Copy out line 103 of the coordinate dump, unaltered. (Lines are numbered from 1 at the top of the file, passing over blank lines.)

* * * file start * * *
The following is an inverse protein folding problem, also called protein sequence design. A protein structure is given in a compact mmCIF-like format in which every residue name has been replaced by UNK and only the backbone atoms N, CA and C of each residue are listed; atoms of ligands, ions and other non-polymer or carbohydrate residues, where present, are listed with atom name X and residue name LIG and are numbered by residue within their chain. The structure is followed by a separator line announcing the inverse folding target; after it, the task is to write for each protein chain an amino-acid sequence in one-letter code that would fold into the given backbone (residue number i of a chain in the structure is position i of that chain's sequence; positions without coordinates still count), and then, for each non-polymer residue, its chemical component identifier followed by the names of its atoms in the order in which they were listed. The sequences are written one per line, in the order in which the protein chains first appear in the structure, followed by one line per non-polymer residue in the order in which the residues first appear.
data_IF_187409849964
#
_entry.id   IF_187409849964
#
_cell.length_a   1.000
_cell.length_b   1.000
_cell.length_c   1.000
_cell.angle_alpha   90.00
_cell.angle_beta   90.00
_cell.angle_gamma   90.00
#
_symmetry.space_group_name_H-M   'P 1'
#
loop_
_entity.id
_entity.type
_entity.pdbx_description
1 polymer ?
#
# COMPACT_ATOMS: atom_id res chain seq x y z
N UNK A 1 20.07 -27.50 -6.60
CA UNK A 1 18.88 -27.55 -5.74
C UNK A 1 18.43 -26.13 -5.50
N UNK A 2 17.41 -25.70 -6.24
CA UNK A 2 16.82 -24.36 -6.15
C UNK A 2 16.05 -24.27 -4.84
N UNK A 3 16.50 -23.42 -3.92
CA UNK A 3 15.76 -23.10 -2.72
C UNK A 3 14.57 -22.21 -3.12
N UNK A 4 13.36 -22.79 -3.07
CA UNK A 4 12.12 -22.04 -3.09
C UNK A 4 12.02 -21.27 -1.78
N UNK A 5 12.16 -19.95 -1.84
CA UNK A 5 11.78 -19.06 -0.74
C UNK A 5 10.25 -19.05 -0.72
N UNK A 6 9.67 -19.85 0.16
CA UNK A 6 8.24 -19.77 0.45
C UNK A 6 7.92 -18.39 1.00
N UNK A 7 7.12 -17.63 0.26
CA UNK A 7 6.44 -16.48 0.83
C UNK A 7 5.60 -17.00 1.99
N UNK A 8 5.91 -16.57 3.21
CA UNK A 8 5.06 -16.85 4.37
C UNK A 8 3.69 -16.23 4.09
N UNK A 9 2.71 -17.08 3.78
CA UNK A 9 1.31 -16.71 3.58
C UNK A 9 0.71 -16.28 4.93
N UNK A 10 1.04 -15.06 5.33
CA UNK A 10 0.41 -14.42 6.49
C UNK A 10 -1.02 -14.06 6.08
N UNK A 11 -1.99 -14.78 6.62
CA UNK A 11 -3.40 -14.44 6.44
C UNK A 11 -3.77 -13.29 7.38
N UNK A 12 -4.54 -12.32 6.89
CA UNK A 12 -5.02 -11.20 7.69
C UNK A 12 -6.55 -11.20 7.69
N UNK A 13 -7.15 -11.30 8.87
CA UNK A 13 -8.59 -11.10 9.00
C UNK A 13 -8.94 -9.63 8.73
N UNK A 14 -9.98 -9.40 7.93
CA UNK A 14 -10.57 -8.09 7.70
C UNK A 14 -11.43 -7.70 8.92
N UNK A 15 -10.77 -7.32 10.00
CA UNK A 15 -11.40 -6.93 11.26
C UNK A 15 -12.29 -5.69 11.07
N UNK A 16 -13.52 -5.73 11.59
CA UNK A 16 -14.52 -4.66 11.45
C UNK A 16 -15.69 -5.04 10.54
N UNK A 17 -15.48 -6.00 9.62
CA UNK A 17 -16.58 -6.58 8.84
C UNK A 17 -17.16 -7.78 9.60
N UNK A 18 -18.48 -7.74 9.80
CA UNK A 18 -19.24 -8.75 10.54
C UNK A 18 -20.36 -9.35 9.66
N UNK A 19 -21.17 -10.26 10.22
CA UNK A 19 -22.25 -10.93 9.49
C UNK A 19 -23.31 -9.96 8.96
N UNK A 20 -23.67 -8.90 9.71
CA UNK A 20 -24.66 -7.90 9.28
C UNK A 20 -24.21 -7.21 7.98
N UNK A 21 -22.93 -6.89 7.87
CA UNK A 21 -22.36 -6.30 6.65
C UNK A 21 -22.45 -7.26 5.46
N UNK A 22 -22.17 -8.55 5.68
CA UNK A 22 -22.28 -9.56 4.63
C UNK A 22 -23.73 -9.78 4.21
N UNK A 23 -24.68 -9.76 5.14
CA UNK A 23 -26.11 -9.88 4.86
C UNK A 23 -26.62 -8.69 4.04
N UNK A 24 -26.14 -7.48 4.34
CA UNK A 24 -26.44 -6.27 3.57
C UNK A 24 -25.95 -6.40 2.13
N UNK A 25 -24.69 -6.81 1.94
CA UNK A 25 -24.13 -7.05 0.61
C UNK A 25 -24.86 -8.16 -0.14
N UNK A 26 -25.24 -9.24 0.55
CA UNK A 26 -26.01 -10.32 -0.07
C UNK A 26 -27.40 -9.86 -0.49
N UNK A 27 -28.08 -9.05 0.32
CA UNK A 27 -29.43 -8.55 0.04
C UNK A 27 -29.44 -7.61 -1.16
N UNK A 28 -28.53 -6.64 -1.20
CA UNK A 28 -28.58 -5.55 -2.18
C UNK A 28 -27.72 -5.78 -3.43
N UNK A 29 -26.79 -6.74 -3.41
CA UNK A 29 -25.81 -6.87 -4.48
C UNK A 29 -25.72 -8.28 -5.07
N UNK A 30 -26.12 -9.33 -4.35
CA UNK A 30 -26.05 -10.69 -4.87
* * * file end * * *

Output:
N UNK A 28 -28.53 -6.64 -1.20